BDMICRO SMT SOLDERING TUTORIAL
Are you worried about not being able to solder the surface mount
components onto the MAVRIC-IB and MAVRIC-IIB board(s)? If so, please read
the following quick tutorial. I was worried about it too, but
with a few simple techniques and the right tools, anyone can do
Soldering the ATmega128
The following video demonstrates the technique. Click on the
image below to view the video (4.3 MB).
The basic technique for soldering the ATmega128 TQFP package as
well as SOIC and other SMD chips is as follows:
Soldering 0603 Sized Surface Mount Resistors and Capacitors
Use small diameter solder - 0.015 inch diameter works well
most SMD parts. The solder I use is Digikey part
Next, make sure that your soldering iron is hot enough. If
the iron is not hot enough, you will have trouble.
While not absolutely required, a good temperature
controlled iron can make the process easier. You
don't have to pay a lot of money for one, the one in the
photo here was found on e-bay for a good price. Expect to
pay around $40 to $100 or so new.
Carefully position the ATmega128 over the pads.
With the ATmega128 in position, keep it in position with
your finger. Use flux to wet the one or two sides of the
TQFP package that you can reach without lifting your other
finger. Heat several of the pins on the part to tack it in
place. Because of the flux, the existing solder on the PCB
pads will wick up on the leads and hold them in place
You can now lift your finger. Apply flux the other side of
the chip. If it's a quad chip, flux the other three
sides. Using the small diameter solder, lay the solder
right across all the pins of a side so the solder is on top
of the pins parallel to the chip edge. Drag the hot iron
across that row, contacting both the solder and the leads
(lightly). You have to have the flux on there otherwise it
won't work very well. Physics is a wonderful thing - just
the right amount of solder will flow around each pin, the
flux is the key.
If you do happen to cause a solder bridge, just add a bit
more flux, sponge off your iron, then use the iron to wick
up the bridge. Alternatively, just drag the iron over the
bridge and redistribute its solder across the other pins or
dump it into a nearby via, no need for solder braid.
Repeat for the other chips on the board. The same
technique works with the SOIC chips and other pinned SMD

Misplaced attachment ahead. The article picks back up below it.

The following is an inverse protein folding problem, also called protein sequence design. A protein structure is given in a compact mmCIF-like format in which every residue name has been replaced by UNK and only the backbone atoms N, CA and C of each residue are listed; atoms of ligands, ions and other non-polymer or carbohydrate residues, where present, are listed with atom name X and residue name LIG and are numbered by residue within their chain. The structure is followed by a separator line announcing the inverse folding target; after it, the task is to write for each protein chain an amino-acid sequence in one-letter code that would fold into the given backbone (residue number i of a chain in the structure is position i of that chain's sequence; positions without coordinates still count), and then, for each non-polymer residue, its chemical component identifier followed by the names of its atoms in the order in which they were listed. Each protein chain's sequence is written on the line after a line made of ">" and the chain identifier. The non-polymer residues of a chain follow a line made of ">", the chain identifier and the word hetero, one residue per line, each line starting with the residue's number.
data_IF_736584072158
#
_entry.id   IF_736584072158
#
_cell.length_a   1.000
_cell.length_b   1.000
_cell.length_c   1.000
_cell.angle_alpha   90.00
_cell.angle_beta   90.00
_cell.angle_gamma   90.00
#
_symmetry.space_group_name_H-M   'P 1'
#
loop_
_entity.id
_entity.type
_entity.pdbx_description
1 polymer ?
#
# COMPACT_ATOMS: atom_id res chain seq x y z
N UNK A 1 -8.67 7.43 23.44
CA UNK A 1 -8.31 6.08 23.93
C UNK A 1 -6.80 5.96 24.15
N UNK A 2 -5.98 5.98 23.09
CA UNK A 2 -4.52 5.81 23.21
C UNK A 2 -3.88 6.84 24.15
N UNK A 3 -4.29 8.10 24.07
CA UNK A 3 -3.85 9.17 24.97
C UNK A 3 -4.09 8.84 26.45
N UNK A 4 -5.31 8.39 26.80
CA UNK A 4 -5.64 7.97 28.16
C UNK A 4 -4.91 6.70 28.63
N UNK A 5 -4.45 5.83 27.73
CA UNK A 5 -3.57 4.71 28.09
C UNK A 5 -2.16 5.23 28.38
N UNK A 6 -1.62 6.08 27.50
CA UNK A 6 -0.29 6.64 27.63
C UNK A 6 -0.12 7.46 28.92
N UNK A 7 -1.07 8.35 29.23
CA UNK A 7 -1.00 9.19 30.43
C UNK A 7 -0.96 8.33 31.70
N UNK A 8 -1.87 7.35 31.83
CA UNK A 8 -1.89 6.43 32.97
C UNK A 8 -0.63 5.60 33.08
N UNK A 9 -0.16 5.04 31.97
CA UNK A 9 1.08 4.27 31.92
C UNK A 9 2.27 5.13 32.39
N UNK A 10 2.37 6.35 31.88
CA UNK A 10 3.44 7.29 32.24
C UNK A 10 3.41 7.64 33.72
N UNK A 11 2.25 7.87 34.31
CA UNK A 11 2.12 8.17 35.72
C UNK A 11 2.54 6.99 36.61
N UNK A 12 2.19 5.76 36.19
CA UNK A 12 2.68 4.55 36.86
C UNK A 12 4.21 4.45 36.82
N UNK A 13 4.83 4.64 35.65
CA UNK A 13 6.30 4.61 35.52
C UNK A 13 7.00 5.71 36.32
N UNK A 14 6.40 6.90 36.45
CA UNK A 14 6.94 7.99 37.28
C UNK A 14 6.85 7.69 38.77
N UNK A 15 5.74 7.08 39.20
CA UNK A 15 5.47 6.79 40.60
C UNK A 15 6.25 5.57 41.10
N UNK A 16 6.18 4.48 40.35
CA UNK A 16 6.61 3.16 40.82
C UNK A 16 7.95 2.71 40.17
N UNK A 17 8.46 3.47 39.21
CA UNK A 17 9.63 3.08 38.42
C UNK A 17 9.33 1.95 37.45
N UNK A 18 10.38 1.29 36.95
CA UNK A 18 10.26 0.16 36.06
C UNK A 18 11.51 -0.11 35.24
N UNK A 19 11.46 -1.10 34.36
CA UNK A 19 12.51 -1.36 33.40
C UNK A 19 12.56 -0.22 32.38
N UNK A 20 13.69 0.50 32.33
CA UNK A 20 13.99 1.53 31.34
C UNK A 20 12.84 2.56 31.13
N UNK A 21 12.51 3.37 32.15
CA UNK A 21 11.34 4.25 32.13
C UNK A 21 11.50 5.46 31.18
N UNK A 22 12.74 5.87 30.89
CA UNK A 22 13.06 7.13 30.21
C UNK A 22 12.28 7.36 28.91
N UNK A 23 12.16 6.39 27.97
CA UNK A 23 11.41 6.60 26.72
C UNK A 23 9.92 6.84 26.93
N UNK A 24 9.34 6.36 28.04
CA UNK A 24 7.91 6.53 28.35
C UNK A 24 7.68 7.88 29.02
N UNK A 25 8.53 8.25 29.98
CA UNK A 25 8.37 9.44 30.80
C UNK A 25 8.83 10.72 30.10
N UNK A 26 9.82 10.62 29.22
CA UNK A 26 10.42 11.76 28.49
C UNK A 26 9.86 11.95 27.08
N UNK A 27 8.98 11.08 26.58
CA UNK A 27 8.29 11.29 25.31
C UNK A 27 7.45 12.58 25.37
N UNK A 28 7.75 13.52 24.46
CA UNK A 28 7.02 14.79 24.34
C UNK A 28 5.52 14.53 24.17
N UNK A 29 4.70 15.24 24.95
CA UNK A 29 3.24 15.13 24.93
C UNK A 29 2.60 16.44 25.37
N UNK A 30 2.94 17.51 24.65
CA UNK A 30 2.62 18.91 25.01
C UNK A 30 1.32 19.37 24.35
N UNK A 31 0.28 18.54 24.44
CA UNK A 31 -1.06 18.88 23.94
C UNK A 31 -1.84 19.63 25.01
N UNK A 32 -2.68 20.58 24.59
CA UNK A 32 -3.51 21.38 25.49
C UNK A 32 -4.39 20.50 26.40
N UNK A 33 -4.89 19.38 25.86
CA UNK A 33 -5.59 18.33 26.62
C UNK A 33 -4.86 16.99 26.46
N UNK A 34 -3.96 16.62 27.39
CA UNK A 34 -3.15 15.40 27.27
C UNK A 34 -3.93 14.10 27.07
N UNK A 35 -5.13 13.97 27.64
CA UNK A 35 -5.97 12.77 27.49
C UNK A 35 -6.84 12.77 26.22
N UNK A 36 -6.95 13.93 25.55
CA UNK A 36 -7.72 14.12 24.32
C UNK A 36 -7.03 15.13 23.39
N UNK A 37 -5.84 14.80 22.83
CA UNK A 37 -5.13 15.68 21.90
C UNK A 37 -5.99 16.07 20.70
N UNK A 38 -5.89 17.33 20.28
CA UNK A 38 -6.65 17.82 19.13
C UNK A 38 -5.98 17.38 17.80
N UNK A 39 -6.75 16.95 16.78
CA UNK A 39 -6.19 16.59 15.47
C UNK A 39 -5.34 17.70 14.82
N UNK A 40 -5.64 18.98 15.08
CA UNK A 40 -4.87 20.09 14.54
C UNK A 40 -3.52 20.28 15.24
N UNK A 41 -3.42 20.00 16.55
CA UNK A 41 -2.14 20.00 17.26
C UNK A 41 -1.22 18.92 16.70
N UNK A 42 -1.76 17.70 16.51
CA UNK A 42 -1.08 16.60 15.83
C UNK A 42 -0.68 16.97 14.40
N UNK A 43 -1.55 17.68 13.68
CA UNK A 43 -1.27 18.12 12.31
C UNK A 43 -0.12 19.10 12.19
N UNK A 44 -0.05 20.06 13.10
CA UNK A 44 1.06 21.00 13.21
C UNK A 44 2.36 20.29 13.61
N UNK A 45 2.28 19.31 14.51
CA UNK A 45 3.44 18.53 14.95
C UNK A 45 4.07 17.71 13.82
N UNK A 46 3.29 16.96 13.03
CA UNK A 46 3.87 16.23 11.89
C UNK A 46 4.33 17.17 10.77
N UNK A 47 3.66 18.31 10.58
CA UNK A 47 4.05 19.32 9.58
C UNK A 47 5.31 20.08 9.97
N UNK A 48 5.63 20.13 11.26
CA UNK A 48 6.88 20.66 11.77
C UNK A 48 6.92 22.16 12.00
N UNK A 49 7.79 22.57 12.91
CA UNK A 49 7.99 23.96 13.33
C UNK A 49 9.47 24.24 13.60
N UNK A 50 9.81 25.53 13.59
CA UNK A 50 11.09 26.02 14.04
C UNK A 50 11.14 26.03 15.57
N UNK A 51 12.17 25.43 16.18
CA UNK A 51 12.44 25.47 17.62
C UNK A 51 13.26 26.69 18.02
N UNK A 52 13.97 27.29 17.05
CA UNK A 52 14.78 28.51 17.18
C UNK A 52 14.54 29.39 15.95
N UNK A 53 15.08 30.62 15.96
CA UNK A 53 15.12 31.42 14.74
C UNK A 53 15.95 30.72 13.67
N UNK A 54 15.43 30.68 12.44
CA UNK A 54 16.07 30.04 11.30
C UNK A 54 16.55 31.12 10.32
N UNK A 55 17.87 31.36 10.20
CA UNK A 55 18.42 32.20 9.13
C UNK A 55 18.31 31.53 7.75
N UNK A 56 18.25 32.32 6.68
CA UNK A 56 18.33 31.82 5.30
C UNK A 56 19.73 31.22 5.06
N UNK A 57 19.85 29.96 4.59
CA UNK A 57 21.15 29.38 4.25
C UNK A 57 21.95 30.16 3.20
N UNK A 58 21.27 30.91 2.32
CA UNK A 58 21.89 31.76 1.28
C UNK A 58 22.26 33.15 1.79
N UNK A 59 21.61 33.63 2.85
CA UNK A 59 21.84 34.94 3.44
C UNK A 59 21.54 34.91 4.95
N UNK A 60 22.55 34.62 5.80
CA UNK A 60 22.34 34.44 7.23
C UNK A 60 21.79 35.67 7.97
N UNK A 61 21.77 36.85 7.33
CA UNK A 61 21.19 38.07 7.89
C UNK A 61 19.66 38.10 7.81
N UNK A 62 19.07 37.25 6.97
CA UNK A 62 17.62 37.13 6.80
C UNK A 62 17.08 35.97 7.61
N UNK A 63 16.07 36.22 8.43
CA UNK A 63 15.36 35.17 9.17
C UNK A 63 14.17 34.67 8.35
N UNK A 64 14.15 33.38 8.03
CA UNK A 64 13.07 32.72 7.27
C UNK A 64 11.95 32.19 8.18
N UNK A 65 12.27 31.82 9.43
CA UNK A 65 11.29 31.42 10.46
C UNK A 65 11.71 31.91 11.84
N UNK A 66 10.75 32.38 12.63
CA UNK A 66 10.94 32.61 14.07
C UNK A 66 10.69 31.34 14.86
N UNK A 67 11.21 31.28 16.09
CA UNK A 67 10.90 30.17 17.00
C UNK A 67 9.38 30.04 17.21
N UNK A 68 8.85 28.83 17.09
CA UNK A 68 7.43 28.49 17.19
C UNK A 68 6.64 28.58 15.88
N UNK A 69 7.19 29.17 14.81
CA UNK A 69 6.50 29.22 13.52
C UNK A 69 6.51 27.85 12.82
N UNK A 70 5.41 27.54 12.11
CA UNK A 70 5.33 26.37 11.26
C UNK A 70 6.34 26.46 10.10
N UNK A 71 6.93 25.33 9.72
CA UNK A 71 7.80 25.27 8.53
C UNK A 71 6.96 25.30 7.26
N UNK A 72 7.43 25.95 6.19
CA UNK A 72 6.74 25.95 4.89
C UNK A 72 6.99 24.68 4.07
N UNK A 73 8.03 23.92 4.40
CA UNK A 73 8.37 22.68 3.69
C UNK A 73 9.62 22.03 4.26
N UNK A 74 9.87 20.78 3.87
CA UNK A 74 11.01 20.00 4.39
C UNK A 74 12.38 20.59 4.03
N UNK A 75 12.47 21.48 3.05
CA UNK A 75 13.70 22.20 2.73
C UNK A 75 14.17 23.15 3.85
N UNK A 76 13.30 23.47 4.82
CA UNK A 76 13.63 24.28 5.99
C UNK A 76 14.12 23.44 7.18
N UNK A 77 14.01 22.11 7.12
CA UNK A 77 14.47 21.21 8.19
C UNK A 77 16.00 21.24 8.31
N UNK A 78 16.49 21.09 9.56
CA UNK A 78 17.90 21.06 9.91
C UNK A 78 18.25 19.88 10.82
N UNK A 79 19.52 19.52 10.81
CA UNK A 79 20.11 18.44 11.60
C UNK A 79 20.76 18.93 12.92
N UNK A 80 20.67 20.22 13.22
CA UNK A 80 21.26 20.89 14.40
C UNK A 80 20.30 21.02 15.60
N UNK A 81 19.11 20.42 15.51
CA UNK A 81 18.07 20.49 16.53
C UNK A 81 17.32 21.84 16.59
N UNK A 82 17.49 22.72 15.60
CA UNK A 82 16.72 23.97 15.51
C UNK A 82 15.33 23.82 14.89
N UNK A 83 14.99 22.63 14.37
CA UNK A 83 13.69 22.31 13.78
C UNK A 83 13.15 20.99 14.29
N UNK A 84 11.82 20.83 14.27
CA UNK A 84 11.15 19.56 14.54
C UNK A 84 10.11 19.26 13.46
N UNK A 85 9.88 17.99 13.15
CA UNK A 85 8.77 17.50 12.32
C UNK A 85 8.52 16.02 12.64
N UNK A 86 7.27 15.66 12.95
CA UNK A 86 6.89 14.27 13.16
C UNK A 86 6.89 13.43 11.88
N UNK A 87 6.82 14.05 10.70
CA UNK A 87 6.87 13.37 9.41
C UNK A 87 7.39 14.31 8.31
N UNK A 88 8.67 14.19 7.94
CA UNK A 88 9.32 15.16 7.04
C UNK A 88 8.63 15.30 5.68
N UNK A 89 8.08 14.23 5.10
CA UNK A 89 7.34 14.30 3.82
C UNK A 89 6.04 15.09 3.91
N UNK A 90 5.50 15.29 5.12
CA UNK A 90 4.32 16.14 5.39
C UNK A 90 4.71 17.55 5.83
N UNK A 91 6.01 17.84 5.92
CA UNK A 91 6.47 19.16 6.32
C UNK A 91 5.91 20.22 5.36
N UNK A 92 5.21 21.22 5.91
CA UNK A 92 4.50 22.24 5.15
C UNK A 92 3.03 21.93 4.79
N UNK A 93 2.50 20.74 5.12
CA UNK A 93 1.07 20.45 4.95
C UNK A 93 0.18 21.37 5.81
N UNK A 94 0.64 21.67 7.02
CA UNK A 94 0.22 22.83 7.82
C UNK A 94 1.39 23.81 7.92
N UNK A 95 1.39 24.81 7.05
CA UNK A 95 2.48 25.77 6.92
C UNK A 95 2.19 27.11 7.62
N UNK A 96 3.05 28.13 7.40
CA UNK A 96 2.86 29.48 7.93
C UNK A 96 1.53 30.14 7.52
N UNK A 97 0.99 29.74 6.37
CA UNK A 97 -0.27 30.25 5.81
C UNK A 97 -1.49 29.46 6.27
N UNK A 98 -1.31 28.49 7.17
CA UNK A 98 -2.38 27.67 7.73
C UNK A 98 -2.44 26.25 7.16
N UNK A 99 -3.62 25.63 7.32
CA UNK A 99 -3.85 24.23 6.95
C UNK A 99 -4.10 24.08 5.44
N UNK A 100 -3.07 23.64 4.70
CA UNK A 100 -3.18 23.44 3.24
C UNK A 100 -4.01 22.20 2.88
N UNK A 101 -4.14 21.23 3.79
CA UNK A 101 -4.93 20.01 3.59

The 0603 sized surface mount resitors and capacitors are quite
small but they can be easily soldered by hand. I've found that
the easiest way to solder these is as follows:
Notes for Success
The cap we'll solder is capacitor C3 on the MAVRIC board located below. This is a
0603 sized .1uF bypass cap for the DS1307Z real time clock.
Begin by preparing one pad by melting a small amount of solder onto it.
This will create a raised nub of solder on the pad as shown.
Next, use tweezers to position the cap over it's location:
Use the fingernail of the index finger of your free
hand to hold the part in place while you heat the solder
nub that you created a moment ago:
The solder nub will melt and the part will sink into
position and be held securely:
Be sure and use your fingernail which has no nerves
and you won't burn yourself. If you have really short
fingernails, perhaps use an exacto knife to hold the part
in place for this step.
Now just use your iron and a small amount of solder to
solder the other end:
Use your solder sparingly, it only takes a small amount per
pin. Bridging is the result of using too much solder.
Use a small diameter solder (0.015 inches is good) for the
small pins. It is much easier to control the amount of
solder being applied when using the small diameter.
Iron temperature plays an important part. If your iron is
not hot enough, the process will be very difficult.
However, don't get it too hot, otherwise you could damage
the part. I've found that 630 to 680 degrees F works well
for my iron, but the ideal temperature will probably vary
from iron to iron and even the type of solder used. It may
be a good idea to give the part a short rest for a few
seconds every few pins to cool down a bit.
Using these simple techniques, you can successfully mount the SMT
parts to the MAVRIC-IB and MAVRIC-IIB boards and save a few bucks.